Tuesday, May 26, 2009

Roman General: Titus Didius

Titus Didius was a Roman general and politician.

He first held office in 103 BC as a Tribune of the Plebs.

Two years later he was elected a Praetor. During this time he fought in Macedon, defeating the Scordisci and earning his first triumph upon his return in 100 BC. In 98 BC Didius was elected Consul alongside Q. Caecilius Metellus Nepos. Along with restoring the Villa Publica, he enacted a law which disallowed combining two unrelated proposals in one bill.

After his term as consul, he was rewarded with the governorship of the province of Hispania Citerior, where he served from 97 BC to 93 BC.

Nearly his entire proconsul term over Spain was spent at war with the Celtiberi. In the four years Didius governed Spain he achieved multiple victories and is said to have slain 20,000 Arevaci, quelled the rebellious city of Termes and successfully executed a nine month siege of Colenda, ending in the selling the city’s women and children as slaves.

After concluding his service in Spain, Didius served as a legate in the Social War, under Lucius Julius Caesar in 90 BC, then Lucius Porcius Cato and Sulla in 89 BC.

Shortly following a successful capture of Herculaneum, he died in battle June 11, 89 BC.

Monday, May 25, 2009

Roman General: Gaius Antonius

Gaius Antonius, younger son of Marcus Antonius the orator, and uncle of Mark Antony. He was a colleague of Cicero during the latter's praetorship (66 BC) and consulship (65). Appointed governor of Macedonia in 62, he returned to Rome in 59, when he was charged with implication in the Catiline conspiracy and extortion in his province. Defended by Cicero, he was condemned and went into exile. Recalled probably by Caesar, he was censor in 42 BC.

Side note: Mark Antony also had a brother named Gaius, Antonius who was the governor of Macedonia in 44 BC. In 43 he was taken prisoner by Marcus Junius Brutus, who put him to death in the following year.

Sunday, May 24, 2009

Roman General: Quintus Lutatius Catulus

Quintus Lutatius Catulus (c. 152-87 BC), Roman general, and consul with Marius, 102 BC.

The following year the united armies of Catulus and Marius defeated the Cimbri, but Catulus's part in the victory was ignored.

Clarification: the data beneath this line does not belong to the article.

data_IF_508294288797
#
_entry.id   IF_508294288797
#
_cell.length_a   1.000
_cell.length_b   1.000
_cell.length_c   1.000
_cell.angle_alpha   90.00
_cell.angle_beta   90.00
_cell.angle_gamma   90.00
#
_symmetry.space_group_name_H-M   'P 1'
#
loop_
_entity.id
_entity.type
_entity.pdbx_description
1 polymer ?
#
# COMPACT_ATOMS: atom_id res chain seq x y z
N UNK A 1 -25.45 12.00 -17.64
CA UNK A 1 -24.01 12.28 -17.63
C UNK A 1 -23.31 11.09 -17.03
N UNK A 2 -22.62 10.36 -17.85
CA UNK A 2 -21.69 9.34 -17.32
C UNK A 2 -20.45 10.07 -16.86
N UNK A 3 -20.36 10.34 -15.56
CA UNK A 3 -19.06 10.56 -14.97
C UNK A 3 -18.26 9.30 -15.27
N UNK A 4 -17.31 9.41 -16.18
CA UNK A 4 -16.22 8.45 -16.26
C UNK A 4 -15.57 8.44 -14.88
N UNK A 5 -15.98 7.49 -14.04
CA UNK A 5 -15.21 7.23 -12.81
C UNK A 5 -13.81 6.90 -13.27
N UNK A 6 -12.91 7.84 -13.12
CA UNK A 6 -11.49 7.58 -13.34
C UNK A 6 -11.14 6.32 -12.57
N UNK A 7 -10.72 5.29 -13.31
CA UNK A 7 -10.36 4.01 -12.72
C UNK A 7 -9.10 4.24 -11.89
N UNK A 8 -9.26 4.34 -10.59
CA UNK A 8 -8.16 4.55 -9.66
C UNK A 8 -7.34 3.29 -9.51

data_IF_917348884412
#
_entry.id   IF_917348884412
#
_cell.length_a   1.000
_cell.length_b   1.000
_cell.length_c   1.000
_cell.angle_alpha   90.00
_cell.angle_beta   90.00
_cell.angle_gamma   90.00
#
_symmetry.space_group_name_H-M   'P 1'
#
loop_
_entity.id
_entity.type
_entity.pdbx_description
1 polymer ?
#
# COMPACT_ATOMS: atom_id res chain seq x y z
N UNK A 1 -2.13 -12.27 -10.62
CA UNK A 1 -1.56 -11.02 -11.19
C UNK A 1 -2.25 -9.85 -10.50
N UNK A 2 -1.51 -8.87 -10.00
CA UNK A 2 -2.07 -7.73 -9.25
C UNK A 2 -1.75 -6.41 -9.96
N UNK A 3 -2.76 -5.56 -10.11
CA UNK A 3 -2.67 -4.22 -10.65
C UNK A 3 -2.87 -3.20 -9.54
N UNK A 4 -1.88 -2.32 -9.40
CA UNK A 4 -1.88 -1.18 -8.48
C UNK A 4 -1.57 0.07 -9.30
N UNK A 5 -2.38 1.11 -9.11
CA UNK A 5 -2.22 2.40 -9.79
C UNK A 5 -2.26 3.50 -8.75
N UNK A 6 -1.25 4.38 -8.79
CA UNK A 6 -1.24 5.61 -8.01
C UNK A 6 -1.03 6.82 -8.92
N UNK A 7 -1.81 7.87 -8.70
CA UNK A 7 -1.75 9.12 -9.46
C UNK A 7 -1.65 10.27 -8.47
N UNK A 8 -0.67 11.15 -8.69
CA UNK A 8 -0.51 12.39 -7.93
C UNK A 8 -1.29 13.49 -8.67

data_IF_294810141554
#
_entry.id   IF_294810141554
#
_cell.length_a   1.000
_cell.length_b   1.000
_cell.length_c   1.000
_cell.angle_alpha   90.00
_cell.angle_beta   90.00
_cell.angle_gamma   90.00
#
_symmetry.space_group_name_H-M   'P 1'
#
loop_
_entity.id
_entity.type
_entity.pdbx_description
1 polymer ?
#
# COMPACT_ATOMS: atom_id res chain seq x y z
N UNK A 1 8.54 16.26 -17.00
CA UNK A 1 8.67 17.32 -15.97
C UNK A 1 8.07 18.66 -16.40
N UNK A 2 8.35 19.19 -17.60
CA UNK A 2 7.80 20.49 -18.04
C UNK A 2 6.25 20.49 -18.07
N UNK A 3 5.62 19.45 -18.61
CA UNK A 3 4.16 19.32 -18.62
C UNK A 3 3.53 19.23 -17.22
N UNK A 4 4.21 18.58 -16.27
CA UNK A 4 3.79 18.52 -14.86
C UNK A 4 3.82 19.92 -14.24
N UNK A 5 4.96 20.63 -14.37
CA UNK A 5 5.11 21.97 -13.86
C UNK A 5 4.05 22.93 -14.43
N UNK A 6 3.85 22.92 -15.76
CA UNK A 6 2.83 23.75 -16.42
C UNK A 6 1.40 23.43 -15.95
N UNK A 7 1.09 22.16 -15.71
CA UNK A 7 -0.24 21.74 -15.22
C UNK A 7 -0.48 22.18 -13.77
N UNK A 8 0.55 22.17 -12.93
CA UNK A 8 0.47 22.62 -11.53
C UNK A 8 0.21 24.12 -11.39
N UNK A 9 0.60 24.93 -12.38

This led to resentment, and Catulus joined Sullar in the civil war. He was among those proscribed by Marius in 87 BC, and committed suicide.

Saturday, May 23, 2009

Roman General: Drusus Caesar

Drusus Caesar (15 BC - AD 23), son of the Emperor Tiberius and Vipsania Agrippina. In AD 14 he quelled a mutiny of troops in Pannonia: was governor of Illyricum in 17; and in 21 received tribunicia potestas, which marked him out as heir to the throne.

Sejanus seduced his wife Livia (daughter of Nero Claudius Drusus) and secured her co-operation in poisoning Drusus.

Friday, May 22, 2009

Roman General: Gaius Lutatius Catulus

Gaius Lutatius Catulus (3rd century BC), Roman general in the first Punic War; consul, 242 BC.

In 241 he commanded a fleet of 200 ships which defeated the Carthaginians off the Aegates Islands.

Thursday, May 21, 2009

Roman General: Decimus Junius Brutus Albinus

Decimus Junius Brutus (84-43 BC), Roman general, served first in Gaul under Caesar, who afterwards made him commander of his fleet. Not to be confused with Marcus Brutus.

Later he was made master of the horse and governor of Gaul, and Caesar, who held him in much esteem, made him his heir in the event of Octavian's death. But in spite of this, he was one of the conspirators in the plot against his benefactor.

Afterwards he fought with brief success against Antony, but was betrayed and put to death by the latter soon after the siege of Mutina in 43 BC.

Wednesday, May 20, 2009

Roman General: Publius Cornelius Scipio Africanus

Born Publius Cornelius Scipio, about 234 B.C., better known as Scipio Africanus the Elder

After being present at the Roman defeats of the Ticinus (218), the Trebia (218), and Cannae (216), Scipio was given the proconsular command in Spain in 210 B.C.

He captured New Carthage (now Cartagena) the next year and completed his conquest of Spain by 206 B.C. His success countered Carthaginian victories in Italy under Hannibal and won Scipio a consulship in 205 B.C. He then attacked Carthage itself and forced Hannibal's recall from Italy.

In 207 he continued the war in Africa, and, for his defeat of the Carthaginian and Numidian armies in 203 and for his victory over Hannibal at Zama (202), he received the title Africanus.

At the Battle of Zama in 202 B.C. he routed Hannibal's army, ending the war and securing Roman supremacy in the western Mediterranean. For this victory he was honored with the new name "Africanus."

In 190 he defeated Antiochus III of Syria at Magnesia, but he became the object of an attack in the Senate, which his popularity with the people helped him to defeat. His daughter, Cornelia, became the mother of the Gracchi. Scipio was the greatest general of his time, a brilliant orator, and a noted Greek scholar.

He died in about 183 B.C.

Tuesday, May 19, 2009

Roman General: Gnaeus Pompeius Strabo

Gnaeus Pompeius Strabo, born in 130 BC, he was contemporary of Sulla and father of Pompey the Great.

In the Social War he was a successful commander against the allies in the north, and was elected consul for 89 BC. He was relieved of his command in 88, but his troops murdered his successor (with his connivance) and remained under his command.

As consul he had given Latin rights to the allies beyond the River Po; he had also given Roman citizenship to Spaniards serving under him. In this way he built up a powerful clientela for himself, and in the civil war between Marius and Sulla he was able to remain independent until he died (probably in 87 BC). He is an important figure in Roman history, since he established the power base which enabled his son to enter public life at the top, by-passing the normal step by step career.